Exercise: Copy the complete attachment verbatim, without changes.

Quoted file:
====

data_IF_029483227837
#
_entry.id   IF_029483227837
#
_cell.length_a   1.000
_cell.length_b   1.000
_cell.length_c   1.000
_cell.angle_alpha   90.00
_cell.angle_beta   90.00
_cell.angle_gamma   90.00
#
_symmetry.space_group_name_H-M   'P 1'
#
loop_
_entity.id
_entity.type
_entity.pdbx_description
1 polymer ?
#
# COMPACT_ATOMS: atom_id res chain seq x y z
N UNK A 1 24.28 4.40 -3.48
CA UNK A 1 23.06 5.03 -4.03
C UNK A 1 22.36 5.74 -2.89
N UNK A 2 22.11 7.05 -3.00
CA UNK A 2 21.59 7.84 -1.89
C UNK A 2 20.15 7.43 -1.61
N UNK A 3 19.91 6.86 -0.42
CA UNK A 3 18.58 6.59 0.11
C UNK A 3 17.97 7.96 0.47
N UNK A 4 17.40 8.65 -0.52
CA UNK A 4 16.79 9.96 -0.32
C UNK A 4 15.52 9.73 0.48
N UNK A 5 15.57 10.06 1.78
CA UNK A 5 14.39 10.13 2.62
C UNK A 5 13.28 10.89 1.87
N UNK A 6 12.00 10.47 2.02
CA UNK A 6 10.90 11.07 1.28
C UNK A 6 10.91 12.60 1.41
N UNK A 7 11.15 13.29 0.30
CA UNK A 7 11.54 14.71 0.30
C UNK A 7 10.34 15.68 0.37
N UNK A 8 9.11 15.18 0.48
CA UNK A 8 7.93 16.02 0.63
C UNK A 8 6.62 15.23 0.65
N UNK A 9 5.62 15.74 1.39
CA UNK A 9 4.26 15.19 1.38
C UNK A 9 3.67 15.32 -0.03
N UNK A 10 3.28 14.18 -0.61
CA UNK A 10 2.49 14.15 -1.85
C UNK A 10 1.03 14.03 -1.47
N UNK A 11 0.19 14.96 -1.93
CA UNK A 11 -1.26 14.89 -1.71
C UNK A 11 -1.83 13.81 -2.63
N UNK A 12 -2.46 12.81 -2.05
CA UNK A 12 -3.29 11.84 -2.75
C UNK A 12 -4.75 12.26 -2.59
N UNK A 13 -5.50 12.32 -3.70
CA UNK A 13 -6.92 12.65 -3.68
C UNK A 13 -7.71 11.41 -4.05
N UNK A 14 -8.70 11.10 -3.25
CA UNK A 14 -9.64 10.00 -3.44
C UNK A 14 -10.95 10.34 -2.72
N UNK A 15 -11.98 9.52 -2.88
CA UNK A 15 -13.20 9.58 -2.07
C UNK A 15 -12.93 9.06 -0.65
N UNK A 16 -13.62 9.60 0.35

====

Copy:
data_IF_029483227837
#
_entry.id   IF_029483227837
#
_cell.length_a   1.000
_cell.length_b   1.000
_cell.length_c   1.000
_cell.angle_alpha   90.00
_cell.angle_beta   90.00
_cell.angle_gamma   90.00
#
_symmetry.space_group_name_H-M   'P 1'
#
loop_
_entity.id
_entity.type
_entity.pdbx_description
1 polymer ?
#
# COMPACT_ATOMS: atom_id res chain seq x y z
N UNK A 1 24.28 4.40 -3.48
CA UNK A 1 23.06 5.03 -4.03
C UNK A 1 22.36 5.74 -2.89
N UNK A 2 22.11 7.05 -3.00
CA UNK A 2 21.59 7.84 -1.89
C UNK A 2 20.15 7.43 -1.61
N UNK A 3 19.91 6.86 -0.42
CA UNK A 3 18.58 6.59 0.11
C UNK A 3 17.97 7.96 0.47
N UNK A 4 17.40 8.65 -0.52
CA UNK A 4 16.79 9.96 -0.32
C UNK A 4 15.52 9.73 0.48
N UNK A 5 15.57 10.06 1.78
CA UNK A 5 14.39 10.13 2.62
C UNK A 5 13.28 10.89 1.87
N UNK A 6 12.00 10.47 2.02
CA UNK A 6 10.90 11.07 1.28
C UNK A 6 10.91 12.60 1.41
N UNK A 7 11.15 13.29 0.30
CA UNK A 7 11.54 14.71 0.30
C UNK A 7 10.34 15.68 0.37
N UNK A 8 9.11 15.18 0.48
CA UNK A 8 7.93 16.02 0.63
C UNK A 8 6.62 15.23 0.65
N UNK A 9 5.62 15.74 1.39
CA UNK A 9 4.26 15.19 1.38
C UNK A 9 3.67 15.32 -0.03
N UNK A 10 3.28 14.18 -0.61
CA UNK A 10 2.49 14.15 -1.85
C UNK A 10 1.03 14.03 -1.47
N UNK A 11 0.19 14.96 -1.93
CA UNK A 11 -1.26 14.89 -1.71
C UNK A 11 -1.83 13.81 -2.63
N UNK A 12 -2.46 12.81 -2.05
CA UNK A 12 -3.29 11.84 -2.75
C UNK A 12 -4.75 12.26 -2.59
N UNK A 13 -5.50 12.32 -3.70
CA UNK A 13 -6.92 12.65 -3.68
C UNK A 13 -7.71 11.41 -4.05
N UNK A 14 -8.70 11.10 -3.25
CA UNK A 14 -9.64 10.00 -3.44
C UNK A 14 -10.95 10.34 -2.72
N UNK A 15 -11.98 9.52 -2.88
CA UNK A 15 -13.20 9.58 -2.07
C UNK A 15 -12.93 9.06 -0.65
N UNK A 16 -13.62 9.60 0.35